My father was a couch potato. My husband makes the whipped potatoes.
In her exploration of gender roles at Thanksgiving, author Linda Lowen asked:
“Could a holiday so clearly rooted in patriarchal traditions ever evolve into a more gender equitable celebration?”
If you compare my family of origin to the way my husband Steve and I currently take on turkey-day, the answer is a resounding YES.
Allow me to show you how by walking you through the course of a year in our lives from one Thanksgiving to the next as it manifested in the past and as we do it now.
Twelve Months in Advance.
Thanksgivings past: My mother begins planning next year’s meal before we have cleared the dishes from the current thanksgiving. My father eats his turkey at the head of the table.
Thanksgivings present: We enjoy our meal and give thanks.
Four Months Out.
Thanksgivings past: The guest list is finalized. My mother activates a phone tree and the location (always our house) and diners (always everyone) are locked in. My father remains blissfully ignorant of this difficult negotiation.
Thanksgivings present: Steve and I go about our regular life.
Three Months Out.
Thanksgivings past: The menu planning begins. At every gathering and on every phone call we talk turkey. Some might call it tiring, but not my mother. My father stays out of it.
Thanksgivings present: Steve and I happily figure out that we are hosting again.
Two Weeks Out.
Thanksgivings past: My mother runs her first of many food shops. She selects non perishables which then cover our counters, as Thanksgiving literally as well as figuratively takes over our life. My father grumbles lightly when he has no place to butter his toast.
Thanksgivings present: Steve plans our menu, down to our “pie-fecta.” A trio of pies that he bakes every year. He reviews the menu with me for small tweaks.
One Week Out.
Thanksgivings past: My mother and I review the menu for the 76th time. There is also a food shop. One again my father is MIA for the unloading. It is his MO.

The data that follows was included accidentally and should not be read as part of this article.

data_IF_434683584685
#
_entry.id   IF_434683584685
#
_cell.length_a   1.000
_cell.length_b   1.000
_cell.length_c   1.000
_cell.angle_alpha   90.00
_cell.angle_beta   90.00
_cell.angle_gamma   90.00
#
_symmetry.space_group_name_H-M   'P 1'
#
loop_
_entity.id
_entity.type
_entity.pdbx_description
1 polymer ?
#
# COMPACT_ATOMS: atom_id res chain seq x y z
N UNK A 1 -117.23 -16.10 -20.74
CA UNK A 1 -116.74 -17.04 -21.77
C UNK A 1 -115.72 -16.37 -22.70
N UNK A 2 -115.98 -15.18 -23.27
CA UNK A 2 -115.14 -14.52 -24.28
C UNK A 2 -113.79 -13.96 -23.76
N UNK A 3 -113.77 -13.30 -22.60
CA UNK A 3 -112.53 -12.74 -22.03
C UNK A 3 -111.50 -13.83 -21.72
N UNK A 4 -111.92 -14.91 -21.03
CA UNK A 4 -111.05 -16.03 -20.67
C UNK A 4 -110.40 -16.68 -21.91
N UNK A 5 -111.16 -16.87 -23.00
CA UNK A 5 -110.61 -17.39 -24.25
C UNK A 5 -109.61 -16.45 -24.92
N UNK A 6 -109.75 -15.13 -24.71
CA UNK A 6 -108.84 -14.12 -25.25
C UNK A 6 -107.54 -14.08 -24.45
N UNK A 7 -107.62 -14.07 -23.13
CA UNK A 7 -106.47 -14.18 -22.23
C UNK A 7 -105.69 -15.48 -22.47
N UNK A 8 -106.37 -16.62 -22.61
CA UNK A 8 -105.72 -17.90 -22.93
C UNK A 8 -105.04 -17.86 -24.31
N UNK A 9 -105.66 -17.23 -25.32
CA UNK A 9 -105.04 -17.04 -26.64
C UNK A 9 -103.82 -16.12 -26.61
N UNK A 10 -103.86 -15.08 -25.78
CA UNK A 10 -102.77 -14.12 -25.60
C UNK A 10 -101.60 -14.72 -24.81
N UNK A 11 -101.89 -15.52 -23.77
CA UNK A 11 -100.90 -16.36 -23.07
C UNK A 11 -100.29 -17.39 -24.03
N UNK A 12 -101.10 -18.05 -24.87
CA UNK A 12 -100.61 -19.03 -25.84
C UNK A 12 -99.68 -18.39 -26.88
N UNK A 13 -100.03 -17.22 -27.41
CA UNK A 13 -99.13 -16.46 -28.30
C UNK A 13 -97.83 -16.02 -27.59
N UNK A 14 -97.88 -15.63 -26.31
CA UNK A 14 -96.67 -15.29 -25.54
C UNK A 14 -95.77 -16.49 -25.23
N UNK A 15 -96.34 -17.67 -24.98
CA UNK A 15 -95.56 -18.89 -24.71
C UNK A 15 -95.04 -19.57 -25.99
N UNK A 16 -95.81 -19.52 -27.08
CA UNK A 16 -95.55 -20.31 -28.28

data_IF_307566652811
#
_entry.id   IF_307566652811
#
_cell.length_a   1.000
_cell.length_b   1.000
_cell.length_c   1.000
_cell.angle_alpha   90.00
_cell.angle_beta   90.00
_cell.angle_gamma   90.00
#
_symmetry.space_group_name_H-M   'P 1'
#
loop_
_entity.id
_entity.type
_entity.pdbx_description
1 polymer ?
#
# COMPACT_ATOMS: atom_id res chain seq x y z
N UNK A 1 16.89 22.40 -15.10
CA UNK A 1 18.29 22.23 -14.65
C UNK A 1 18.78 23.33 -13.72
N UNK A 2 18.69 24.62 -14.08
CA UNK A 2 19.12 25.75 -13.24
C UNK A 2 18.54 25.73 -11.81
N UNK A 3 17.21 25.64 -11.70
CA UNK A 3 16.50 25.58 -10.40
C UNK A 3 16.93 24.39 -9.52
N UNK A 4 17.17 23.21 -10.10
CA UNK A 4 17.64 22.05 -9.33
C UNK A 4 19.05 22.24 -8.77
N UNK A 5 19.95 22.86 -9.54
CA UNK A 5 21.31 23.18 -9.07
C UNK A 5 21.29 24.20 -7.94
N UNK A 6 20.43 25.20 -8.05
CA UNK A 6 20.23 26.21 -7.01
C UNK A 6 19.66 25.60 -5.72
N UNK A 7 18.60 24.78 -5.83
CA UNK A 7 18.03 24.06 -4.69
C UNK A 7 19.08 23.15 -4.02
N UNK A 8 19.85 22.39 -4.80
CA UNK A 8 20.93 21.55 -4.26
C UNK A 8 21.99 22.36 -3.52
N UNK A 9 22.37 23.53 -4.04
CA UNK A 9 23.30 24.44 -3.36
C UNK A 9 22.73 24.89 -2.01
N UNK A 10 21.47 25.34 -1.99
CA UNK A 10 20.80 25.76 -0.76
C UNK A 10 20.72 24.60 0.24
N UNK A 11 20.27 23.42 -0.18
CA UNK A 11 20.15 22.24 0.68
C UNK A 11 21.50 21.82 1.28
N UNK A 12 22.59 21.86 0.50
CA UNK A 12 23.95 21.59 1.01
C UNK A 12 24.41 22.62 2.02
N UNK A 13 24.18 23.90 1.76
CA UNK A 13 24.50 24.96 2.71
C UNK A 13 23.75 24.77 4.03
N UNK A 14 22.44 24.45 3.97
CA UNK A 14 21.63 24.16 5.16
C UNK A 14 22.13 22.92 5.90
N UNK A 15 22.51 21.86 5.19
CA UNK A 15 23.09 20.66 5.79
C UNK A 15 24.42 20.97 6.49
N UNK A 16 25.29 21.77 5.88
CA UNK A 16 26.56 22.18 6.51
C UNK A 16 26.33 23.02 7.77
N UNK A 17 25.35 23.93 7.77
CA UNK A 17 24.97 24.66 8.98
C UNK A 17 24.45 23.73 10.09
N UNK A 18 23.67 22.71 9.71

Thanksgivings present: Steve orders our turkey.
Four Days Out.
Thanksgivings past: My mother and I polish the silver that comes out once a year and set the table. That’s right. We set the table four days in advance. Once again we shop for food.
Three Days Out.
Thanksgivings past: Finally we can bring in the fresh food. My mother calls my father to bring in the groceries. This is his first Thanksgiving task. However he takes so long to respond that she has unloaded the car and put away the food (on the counter when possible) before he ambles in.
Thanksgivings present: The pie-fecta prep begins. Steve is up to his elbows in flour. The boys are there to eat the scraps of pie crusts. I am rummaging around for our table linens which somehow end up in a different place every year.
Two Days Out.
Thanksgivings past: My mother sets out all of our serving dishes and utensils on the kitchen table. My father shuffles away in defeat as he has neither a place to butter his toast nor to eat it.
Thanksgivings present: I set the Thanksgiving table (at least it isn’t four days out). Steve begins cooking. We eat at the kitchen island.
In the Wee Hours of Thanksgiving morning.
Thanksgivings past: My mother is up to her elbow in Butterball turkey as she transfers the beast into the oven. My father snores.
Thanksgivings present: My husband is up to his elbow in local organic turkey. I snore.
Thanksgivings past: My father carves the turkey. My mother stands so close directing him that she risks being carved herself.
Thanksgivings present: Steve carves the turkey. I entertain guests during this 1 hour process. He is an engineer after all. This bird is about to be taken down with precision.
Thanksgiving 4 pm.
Thanksgivings past: My mother begins planning next year’s meal at the Thanksgiving table. My father eats his turkey at the head of the table. My mother nudges my father to begin a thanksgiving toast. My father looks surprised.
Thanksgivings present: We enjoy our meal and give thanks. My son starts expressing his gratitude.
Thanksgivings past: My mother and I clean up. My father “watches” football.
Thanksgivings present: Steve and I clean up.
Our sample size of one family can’t tell the whole story, yet just one generation removed from my 1950s-style upbringing you will find my husband in an apron with a rolling pin and me on the couch watching football.
Right after I have helped clean up, of course.
Photo credit: courtesy of the author.